I need to amplify an electret microphone for use with an Arduino Uno. I have a few capacitors and resistors and several transistors one of which is an N-channel. Any ideas? Can you please also provide me with a scheme?

  • 1
    \$\begingroup\$ I don't understand. We cannot use resistors, capacitors, other transistors, or ICs? \$\endgroup\$
    – Telaclavo
    Commented Apr 25, 2012 at 15:16
  • \$\begingroup\$ We also have resistors 10 kiloOhms and 220 Ohms \$\endgroup\$ Commented Apr 25, 2012 at 15:18
  • \$\begingroup\$ The Arduino Uno isn't a PIC! Question cannot be answered and should be closed. \$\endgroup\$ Commented Apr 25, 2012 at 15:18
  • 4
    \$\begingroup\$ @LeonHeller: it seems that more and more people think PIC is another word for microcontroller. "The PIC is an Atmel AVR." \$\endgroup\$ Commented Apr 25, 2012 at 15:21
  • 2
    \$\begingroup\$ This is most easily done with a opamp. It's not too hard to do it with a few transistors either, but some other components like a few resistors and capacitors will be needed either way. Restricting the problem to what you happen to have on hand is silly because it's easy to get these other parts. \$\endgroup\$ Commented Apr 25, 2012 at 15:21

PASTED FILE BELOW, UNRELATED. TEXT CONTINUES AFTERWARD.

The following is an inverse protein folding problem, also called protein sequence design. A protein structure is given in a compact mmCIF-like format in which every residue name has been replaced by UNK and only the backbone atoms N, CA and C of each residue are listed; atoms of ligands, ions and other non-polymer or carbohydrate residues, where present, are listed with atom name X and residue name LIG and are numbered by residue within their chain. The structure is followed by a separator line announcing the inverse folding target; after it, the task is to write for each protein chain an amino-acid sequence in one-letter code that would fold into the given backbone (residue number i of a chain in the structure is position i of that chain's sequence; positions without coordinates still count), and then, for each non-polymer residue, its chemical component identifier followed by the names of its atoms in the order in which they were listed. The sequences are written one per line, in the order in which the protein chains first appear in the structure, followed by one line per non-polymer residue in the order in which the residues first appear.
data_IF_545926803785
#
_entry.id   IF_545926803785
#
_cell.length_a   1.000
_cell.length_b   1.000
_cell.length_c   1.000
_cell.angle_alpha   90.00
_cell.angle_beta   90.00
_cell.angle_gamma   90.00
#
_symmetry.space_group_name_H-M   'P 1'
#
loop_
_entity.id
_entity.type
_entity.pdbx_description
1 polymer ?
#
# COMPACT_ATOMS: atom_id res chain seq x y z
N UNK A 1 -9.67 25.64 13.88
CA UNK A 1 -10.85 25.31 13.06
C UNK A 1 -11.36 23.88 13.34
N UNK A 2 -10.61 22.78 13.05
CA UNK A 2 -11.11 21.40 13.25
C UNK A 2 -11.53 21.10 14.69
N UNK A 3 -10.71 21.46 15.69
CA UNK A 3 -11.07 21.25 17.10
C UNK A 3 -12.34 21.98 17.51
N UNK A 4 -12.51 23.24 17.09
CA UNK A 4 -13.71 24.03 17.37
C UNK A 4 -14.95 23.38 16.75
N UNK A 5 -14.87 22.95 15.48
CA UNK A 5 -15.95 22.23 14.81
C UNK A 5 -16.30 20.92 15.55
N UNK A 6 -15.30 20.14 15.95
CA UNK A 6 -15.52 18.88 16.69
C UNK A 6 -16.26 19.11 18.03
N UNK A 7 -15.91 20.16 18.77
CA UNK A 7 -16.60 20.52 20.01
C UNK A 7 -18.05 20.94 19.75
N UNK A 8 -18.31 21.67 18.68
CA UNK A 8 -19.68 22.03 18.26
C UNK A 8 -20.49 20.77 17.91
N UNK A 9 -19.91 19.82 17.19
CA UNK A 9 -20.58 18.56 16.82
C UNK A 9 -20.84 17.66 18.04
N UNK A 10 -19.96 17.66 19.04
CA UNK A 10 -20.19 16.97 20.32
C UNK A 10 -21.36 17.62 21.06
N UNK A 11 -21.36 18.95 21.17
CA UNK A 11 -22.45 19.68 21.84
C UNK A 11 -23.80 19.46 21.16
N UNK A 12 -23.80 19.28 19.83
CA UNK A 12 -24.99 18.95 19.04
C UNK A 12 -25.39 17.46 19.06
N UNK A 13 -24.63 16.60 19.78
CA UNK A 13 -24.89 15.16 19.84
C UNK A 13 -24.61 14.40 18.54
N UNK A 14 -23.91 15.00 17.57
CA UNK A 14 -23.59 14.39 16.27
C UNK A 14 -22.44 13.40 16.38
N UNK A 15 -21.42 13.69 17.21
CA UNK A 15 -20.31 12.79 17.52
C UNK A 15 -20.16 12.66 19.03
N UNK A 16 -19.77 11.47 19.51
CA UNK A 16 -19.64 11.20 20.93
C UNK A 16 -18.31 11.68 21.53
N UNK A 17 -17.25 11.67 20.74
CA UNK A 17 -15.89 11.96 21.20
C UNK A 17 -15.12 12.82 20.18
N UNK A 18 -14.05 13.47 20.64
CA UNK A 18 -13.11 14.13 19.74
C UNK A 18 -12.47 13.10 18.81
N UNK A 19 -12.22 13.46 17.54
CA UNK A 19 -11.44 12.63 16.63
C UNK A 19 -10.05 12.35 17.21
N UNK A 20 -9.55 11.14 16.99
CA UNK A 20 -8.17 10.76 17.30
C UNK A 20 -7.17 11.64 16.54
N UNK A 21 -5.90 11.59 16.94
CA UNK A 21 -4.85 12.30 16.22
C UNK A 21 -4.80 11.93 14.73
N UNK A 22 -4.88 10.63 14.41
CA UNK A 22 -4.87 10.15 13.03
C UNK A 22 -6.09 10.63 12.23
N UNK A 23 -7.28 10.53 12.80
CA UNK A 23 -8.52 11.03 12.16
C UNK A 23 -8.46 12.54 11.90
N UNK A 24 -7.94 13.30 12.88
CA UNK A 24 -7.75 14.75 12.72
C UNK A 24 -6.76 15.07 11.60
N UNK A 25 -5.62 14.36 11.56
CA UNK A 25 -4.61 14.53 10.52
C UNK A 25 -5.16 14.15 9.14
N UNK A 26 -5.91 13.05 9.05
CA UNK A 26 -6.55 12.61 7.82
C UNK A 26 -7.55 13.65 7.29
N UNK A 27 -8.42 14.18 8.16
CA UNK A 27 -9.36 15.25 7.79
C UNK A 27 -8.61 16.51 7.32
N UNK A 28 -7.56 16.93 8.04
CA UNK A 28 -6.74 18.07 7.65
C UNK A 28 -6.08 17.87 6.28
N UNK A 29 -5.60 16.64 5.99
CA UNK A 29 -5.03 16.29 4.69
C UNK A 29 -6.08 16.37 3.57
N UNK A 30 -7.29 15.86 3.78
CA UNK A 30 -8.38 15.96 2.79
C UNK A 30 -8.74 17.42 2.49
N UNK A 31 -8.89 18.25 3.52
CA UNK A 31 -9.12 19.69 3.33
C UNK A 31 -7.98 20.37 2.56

1 Answer 1


Ok this will be quick and hopefully painless.

microphone amplifier

I am not well versed in the microphones themselves, sometimes they are biased sometimes they are not.

So the way this is designed:

Remove DC bias from microphone output

Bias the transistor so that it can maximize the usable range

(For simplicity make R1= R2 10k resistors or less should do it)

Rg (plus the beta of the amplifier) control the gain of the circuit. The higher Rg the higher the gain. HOWEVER, the larger Rg gets the more power it dissipates. this is for low current systems.

the transistor is an NPN (always open, apply voltage to close)

This is also an INVERTING amplifier. For audio applications you will not hear the difference; however, if you use it for anything else it applies a negative gain.

(Vout= -Gain*vin)

  • 2
    \$\begingroup\$ That transistor looks like an IGBT... \$\endgroup\$
    – stevenvh
    Commented Apr 27, 2012 at 6:13
  • \$\begingroup\$ you can use almost any transistor, but if you want the signal to remain linear with minimal harmonic distortion, i advise using an npn. \$\endgroup\$
    – CyberMen
    Commented Apr 27, 2012 at 12:52
  • 1
    \$\begingroup\$ Yes, I already guessed it's supposed to be an NPN. You definitely don't want an IGBT for this! :-) \$\endgroup\$
    – stevenvh
    Commented Apr 27, 2012 at 12:54
  • \$\begingroup\$ also i wrote above it was an NPN >_<; \$\endgroup\$
    – CyberMen
    Commented Apr 27, 2012 at 12:55
  • 2
    \$\begingroup\$ No problem, I only meant to say that the symbol you drew looks like having an insulated gate. \$\endgroup\$
    – stevenvh
    Commented Apr 27, 2012 at 12:58

Your Answer

By clicking “Post Your Answer”, you agree to our terms of service and acknowledge you have read our privacy policy.

Not the answer you're looking for? Browse other questions tagged or ask your own question.